Banning TikTok Is a Bad Idea said Barrons Subscription

Barrons Subscription has informed, rising anti-China sentiment is increasing the likelihood of a TikTok ban, which has been gaining momentum in Washington for some time. Last year, Congress passed Sen. Josh Hawley’s measure that banned TikTok, owned by Beijing-based ByteDance, on federal government devices. Last week, the Republican members of the House Foreign Affairs Committee passed the DATA Act, on party lines, which would effectively ban TikTok in the U.S.

Then on Tuesday, Sens. Mark Warner and John Thune introduced the Restrict Act, which would give the U.S. Commerce Department new authority to ban or block TikTok and other communication apps owned by companies based in certain foreign countries.

The Restrict Act is especially notable as it has the bipartisan support of 12 senators across the political spectrum and the backing of the Biden administration, which increases the chances of the bill becoming law.

Investors have already started to price in the possible ban of TikTok. The most obvious beneficiaries are other large U.S. social media apps. Shares of both Snap (ticker: SNAP) and Meta Platforms (META), the parent company of Facebook and Instagram, have handily outperformed the stock market this month. If a ban happens, those two stocks could continue to rise.

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But everyone needs to take a step back. Shutting down a social media app used by nearly one in three Americans would be unwise—and unprecedented. There is a better way.

The two main arguments lawmakers use against TikTok are the possibility the Chinese government could access Americans’ user data for surveillance purposes and the prospect China could manipulate TikTok’s algorithm to propagate or suppress particular political messages.

On the privacy front, Congress is employing a double standard, given its otherwise lackadaisical approach to data privacy and its lack of legislation in the area. If foreign governments want sensitive user data, they can easily acquire it from data brokers that readily sell private information pulled from the internet, not to mention from pools of consumer data leaked in major corporate cybersecurity breaches over the years.

TikTok has reiterated that it does not share user data with the Chinese government. “We appreciate that some members of Congress remain willing to explore options for addressing national security concerns that don’t have the effect of censoring millions of Americans,” TikTok spokeswoman Brooke Oberwetter said to Barrons Subscription in a statement. “A U.S. ban on TikTok is a ban on the export of American culture and values to the billion-plus people who use our service worldwide.”

I wonder, too, if politicians have spent any time using TikTok. As an avid user of the video app, I haven’t seen any overt political messages or agendas. I mainly thumb through clips of comedy, food, and basketball highlights. Millions of people use TikTok because it is the best app for discovering entertaining, relevant content.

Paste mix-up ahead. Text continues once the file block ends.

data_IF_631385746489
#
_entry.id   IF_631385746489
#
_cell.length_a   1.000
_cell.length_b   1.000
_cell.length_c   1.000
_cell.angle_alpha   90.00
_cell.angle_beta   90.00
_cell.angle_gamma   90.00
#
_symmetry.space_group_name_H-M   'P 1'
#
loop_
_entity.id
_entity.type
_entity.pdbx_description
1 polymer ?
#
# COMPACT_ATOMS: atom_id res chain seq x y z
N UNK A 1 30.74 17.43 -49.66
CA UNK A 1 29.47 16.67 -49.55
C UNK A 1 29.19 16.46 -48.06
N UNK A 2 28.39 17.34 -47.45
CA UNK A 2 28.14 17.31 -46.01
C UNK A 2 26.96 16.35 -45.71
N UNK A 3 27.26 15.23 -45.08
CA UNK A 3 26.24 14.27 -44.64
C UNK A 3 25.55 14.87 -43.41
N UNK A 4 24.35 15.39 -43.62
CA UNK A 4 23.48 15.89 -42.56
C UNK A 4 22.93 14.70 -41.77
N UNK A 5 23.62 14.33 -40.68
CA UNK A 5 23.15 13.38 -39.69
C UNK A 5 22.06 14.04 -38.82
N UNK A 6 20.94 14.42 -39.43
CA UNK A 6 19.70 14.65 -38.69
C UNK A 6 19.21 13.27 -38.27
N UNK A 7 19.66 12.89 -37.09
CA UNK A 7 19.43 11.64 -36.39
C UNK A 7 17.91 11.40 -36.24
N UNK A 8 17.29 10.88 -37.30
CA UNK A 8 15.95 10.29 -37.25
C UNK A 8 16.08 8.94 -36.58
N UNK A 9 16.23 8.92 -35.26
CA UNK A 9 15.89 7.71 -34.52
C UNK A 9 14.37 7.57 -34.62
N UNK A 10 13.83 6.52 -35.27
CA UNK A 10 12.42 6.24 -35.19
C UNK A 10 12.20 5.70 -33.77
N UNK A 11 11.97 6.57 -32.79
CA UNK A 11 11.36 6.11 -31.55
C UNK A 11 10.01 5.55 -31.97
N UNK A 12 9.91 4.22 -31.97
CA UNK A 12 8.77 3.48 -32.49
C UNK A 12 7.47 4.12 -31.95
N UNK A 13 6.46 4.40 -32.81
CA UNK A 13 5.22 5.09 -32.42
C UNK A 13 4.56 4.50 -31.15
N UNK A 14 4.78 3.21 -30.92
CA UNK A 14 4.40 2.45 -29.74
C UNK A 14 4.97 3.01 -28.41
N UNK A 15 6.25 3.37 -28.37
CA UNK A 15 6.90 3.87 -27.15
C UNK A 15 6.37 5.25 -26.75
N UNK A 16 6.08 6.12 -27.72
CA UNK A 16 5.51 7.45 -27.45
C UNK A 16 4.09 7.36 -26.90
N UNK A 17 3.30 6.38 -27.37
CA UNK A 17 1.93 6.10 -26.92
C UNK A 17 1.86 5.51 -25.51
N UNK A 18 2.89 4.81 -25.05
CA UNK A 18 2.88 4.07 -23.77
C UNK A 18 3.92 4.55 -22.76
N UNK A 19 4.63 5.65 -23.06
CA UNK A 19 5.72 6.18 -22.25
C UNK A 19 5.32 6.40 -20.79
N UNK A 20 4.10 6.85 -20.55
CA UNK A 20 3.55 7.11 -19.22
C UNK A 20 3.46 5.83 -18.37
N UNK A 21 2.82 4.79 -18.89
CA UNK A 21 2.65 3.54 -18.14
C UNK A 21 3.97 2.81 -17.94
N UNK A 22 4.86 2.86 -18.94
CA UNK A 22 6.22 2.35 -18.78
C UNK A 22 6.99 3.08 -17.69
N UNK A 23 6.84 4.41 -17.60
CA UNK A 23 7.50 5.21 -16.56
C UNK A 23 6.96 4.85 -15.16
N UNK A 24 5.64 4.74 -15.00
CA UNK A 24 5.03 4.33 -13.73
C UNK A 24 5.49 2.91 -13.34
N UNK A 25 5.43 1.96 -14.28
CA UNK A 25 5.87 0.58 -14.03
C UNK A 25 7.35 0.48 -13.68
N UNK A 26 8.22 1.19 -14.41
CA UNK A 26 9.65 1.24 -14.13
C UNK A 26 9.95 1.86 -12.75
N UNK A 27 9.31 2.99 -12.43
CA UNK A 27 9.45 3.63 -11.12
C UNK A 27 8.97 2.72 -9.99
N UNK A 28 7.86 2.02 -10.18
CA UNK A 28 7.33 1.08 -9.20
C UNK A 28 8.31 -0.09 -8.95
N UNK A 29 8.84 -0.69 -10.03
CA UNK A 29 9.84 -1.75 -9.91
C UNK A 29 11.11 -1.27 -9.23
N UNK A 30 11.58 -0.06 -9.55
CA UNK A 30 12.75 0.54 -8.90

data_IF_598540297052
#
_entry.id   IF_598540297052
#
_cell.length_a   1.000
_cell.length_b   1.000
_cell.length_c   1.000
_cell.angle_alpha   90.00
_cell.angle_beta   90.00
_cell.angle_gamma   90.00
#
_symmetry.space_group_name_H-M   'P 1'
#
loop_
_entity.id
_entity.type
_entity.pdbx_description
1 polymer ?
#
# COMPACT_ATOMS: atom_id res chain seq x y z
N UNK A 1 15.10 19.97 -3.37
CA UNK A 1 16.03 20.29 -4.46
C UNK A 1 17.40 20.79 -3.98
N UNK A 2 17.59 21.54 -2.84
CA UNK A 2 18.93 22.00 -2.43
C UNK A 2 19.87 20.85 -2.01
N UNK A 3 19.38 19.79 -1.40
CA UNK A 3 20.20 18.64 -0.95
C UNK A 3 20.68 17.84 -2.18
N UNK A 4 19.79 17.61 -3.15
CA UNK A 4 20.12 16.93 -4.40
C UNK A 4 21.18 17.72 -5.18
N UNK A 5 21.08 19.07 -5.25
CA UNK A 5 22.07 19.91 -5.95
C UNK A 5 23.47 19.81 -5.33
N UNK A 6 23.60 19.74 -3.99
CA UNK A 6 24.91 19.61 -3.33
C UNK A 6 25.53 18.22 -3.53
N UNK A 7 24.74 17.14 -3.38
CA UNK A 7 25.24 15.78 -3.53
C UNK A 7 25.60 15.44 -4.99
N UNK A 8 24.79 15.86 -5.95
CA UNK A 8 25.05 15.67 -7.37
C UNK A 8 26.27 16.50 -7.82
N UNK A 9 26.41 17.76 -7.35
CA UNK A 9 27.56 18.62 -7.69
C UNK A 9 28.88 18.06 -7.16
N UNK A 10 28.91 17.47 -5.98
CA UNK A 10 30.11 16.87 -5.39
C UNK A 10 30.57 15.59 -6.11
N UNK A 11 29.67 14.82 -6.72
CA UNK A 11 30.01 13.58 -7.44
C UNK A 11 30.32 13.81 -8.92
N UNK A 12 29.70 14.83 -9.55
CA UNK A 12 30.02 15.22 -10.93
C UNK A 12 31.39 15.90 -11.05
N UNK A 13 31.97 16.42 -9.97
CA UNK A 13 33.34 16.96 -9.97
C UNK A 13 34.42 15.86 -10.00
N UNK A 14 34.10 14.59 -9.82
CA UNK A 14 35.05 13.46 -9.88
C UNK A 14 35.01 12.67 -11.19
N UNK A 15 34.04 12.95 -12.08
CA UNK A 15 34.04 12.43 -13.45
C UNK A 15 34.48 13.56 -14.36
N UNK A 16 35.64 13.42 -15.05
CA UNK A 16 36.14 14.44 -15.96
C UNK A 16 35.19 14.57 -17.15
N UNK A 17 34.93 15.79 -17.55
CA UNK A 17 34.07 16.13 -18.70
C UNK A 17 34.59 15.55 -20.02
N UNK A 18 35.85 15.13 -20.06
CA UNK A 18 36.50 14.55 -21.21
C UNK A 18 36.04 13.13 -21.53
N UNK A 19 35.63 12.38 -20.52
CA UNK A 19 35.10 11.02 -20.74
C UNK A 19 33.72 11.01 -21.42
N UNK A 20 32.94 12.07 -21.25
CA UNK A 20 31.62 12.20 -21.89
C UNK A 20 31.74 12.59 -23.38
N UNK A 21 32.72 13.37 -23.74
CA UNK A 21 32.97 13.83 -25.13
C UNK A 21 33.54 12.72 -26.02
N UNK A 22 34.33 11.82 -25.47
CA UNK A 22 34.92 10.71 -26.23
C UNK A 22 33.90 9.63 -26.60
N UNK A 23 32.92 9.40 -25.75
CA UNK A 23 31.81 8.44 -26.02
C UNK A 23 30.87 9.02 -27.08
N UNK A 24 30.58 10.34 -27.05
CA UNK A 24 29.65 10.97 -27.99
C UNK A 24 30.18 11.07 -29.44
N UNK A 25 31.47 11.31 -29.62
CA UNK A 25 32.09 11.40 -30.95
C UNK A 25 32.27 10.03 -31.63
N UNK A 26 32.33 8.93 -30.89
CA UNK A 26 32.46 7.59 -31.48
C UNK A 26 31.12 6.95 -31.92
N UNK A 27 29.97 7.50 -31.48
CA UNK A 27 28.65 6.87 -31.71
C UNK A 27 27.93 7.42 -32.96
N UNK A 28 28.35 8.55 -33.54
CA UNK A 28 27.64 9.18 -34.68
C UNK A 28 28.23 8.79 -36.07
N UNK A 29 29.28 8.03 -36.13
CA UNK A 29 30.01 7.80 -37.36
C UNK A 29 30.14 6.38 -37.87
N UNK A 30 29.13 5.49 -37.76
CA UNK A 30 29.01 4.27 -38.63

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Some may question the significance of shutting down such an app. Would we really miss dancing, lip-syncing, and funny pet videos? asked Barrons Subscription.

But fairness matters. The U.S. economy is the envy of the world because of its core tenets of free markets, robust legal frameworks, and capitalism. The protections against arbitrary seizure attract investment and enable risk-taking. And vigorous open competition between companies drive innovation forward.

Banning a company based on hypotheticals—preying on fear and paranoia without compelling evidence—would be a terrible precedent. It would feed the perception that the U.S. can retroactively change the rules when a foreign competitor wins in the marketplace, chilling future investment. And it opens the door for other countries to ban U.S. apps unilaterally to advance their own domestic agendas.

Then there is the prospect of protectionism and a nationalistic backlash. China could strike at American companies within its own borders. Apple AAPL +0.84% generates about 20% of its revenue in China. That revenue would be at risk in an economic tit for tat.

There is still a solution that could mitigate national security concerns without collateral damage to TikTok’s users and investors: force TikTok to spin off its U.S. operations or sell it to an American company.

This was an option the Trump administration initially pursued for TikTok in 2020, at one point gaining the interest of Microsoft MSFT –0.18% (MSFT) as a potential buyer.

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The same policy would still make sense and represents a good compromise. With Western ownership, politicians can be assured data and algorithms would have proper oversight against security risks—something Microsoft promised as a part of its prior proposal. Meanwhile, social media influencers and small businesses that rely on TikTok for their livelihoods wouldn’t be collateral damage and ByteDance and early investors would be adequately compensated for their innovation and success.

Altimeter Capital founder Brad Gerstner, whose firm is an investor in TikTok-parent ByteDance and also owns a position in Meta Platforms META +0.25% , is amenable to the idea. “I am generally in support of free markets but if the U.S. Congress determines that TikTok is a threat to our national security in any real way then they should force a sale or remediation that would guarantee that this threat is removed,” he wrote in an email.

Microsoft didn’t respond to a request for comment on whether it would still be interested in acquiring TikTok. TikTok declined to comment on a potential spinoff or sale.

The U.S. remains a beacon of capitalism, and it needs a foreign policy to match. The world is watching.